While the world eagerly awaits (although airlines might be happy for the delay) the arrival of Boeing’s new flagship 777X, its predecessor, the 777, has marked a quarter of a century of service. Twenty-five and a half years after United operated the first 777 revenue service in June 1995, how many classic Triple Seven orders does Boeing still have to fulfill?
Most produced Boeing widebody
Boeing’s 777 program was launch in October 1990, with United as its first customer with an order for 34 planes. The initial model, the 777-200, took its first flight in June 1994 and entered service almost precisely a year later.
The 777-200 was followed by the 777-200ER in 1997, and the 777-300 in 1998. The 777-300ER came in 2004, and the ultra-long-range 777-200LR in 2006. Three years later, Boeing also added a freighter version, the 777F, to its list of offerings.
In 2018, the 777 surpassed the 747 as Boeing’s most produced widebody aircraft. By 2020, orders for the Triple Seven, excluding the anticipated X and the cargo-carrying F variants, totaled 1,616. Adding the freighter version, the number goes up to 1,881.
As of January 2021, according to data on Boeing’s website, the planemaker still has unfilled orders for the 777-200LR and the 777-300ER passenger jets, as well as the 777F.
Of the former two, 17 aircraft are yet to be delivered, while customers are waiting for 41 of the latter. This means that Boeing still has 58 of the classic Triple Seven on order.
Stay informed: Sign up for our daily aviation news digest.
Beleaguered Pakistan International Airlines, PIA, is still on track to take five of the plane, which would bring its total fleet number up to 17. This would drastically lower the average age of its 777 fleet, as the oldest is 17 years old, and the newest just over 12.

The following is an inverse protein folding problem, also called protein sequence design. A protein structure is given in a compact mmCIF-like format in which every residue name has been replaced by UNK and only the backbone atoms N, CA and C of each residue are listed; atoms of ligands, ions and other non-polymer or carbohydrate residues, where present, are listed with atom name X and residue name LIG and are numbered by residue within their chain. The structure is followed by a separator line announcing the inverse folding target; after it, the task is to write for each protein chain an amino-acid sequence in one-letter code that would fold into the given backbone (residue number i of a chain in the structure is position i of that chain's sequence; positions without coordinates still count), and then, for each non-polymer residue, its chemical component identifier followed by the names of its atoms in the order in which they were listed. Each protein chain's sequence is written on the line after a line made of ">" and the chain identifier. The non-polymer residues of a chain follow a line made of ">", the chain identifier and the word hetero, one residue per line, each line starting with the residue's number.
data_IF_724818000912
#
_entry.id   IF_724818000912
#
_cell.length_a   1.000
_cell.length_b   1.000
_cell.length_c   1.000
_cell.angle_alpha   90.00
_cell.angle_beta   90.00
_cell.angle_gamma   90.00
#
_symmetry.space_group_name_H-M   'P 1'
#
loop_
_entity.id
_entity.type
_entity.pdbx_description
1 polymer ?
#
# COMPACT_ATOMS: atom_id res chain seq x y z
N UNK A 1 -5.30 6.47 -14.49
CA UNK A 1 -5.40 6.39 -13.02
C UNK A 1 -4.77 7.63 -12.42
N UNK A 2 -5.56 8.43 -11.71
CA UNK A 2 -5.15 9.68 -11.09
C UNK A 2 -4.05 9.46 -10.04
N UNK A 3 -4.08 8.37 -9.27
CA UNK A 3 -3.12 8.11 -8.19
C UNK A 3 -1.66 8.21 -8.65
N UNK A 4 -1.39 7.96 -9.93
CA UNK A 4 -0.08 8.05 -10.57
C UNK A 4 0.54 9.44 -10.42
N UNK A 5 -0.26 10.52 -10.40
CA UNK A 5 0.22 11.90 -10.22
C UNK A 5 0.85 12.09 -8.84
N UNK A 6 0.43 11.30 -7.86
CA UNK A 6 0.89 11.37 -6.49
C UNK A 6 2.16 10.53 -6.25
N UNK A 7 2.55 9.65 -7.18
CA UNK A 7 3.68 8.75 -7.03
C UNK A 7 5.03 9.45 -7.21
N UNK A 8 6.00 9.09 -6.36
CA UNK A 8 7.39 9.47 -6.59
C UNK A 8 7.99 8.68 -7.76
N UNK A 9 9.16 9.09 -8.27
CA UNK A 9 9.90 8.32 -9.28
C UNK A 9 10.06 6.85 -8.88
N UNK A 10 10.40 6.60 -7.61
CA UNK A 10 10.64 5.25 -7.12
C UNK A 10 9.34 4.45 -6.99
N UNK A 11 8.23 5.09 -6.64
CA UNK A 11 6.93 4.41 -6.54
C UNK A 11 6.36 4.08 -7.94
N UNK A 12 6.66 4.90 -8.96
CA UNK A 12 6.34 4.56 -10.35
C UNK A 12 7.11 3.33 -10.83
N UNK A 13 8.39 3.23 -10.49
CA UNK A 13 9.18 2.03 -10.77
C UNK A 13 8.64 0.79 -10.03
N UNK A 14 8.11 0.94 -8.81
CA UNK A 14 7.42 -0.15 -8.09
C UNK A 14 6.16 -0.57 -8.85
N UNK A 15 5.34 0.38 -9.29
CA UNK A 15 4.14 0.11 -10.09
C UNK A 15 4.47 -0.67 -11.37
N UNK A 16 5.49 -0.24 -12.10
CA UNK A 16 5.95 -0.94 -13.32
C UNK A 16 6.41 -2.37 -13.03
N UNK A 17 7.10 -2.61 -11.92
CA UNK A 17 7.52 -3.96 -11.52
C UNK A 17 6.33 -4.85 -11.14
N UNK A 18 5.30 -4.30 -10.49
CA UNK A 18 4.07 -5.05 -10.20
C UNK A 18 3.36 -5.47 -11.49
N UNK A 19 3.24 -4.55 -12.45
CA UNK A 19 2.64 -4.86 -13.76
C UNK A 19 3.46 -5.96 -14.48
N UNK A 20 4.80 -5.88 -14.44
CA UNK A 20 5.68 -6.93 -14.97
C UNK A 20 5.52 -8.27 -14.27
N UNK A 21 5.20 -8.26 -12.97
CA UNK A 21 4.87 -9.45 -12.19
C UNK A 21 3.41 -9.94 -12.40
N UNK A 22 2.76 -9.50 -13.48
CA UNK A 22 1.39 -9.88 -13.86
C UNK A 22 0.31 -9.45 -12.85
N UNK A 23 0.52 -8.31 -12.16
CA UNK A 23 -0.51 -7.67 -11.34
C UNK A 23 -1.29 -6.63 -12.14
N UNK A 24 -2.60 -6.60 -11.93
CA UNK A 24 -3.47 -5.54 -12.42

Russian flag-carrier Aeroflot is expecting to take delivery of another three of the 777-300ER before its order is complete. Aeroflot currently has 19 777s in its fleet, having taken delivery of its first 777-200 in 1995. It exited the SkyTeam member’s fleet in 2005, along with the second 777 to have been delivered to Moscow.
BOC Aviation, a Singapore-based aircraft leasing company, also has an order for three of the type. The company also has 55 Boeing 737 MAX and three 787-9 Dreamliners on order.
KLM will take two, taking its total fleet of 777s up to 31. UAE-based leasing and financing platform Novus Aviation Capital is also expecting two. One will go to an unidentified customer.
Boeing only has one unfilled order for the ultra-long-range version of its 777. This will go to Central Asia and Turkmenistan Airlines, the official flag-carrier of Turkmenistan. The airline already has a fleet of three 777-200s, one of which, EZ-A777, has a VIP configuration and is operated for the Turkmenistan government.
As previously mentioned, Boeing still has a substantial order list for its 777 freighter version to fulfill. DHL is waiting for a total of 12, and competitor FedEx is expecting seven. Hong Kong International Aviation and Volga-Dnepr have six remaining each. Taiwanese carriers China Airlines and EVA Air have four and three, respectively. Qatar Airways, which took delivery of three of the type before the new year, is waiting for another two, and LATAM Brasil one.
How many of the 777 versions have you flown on? Tell us about it in the comments.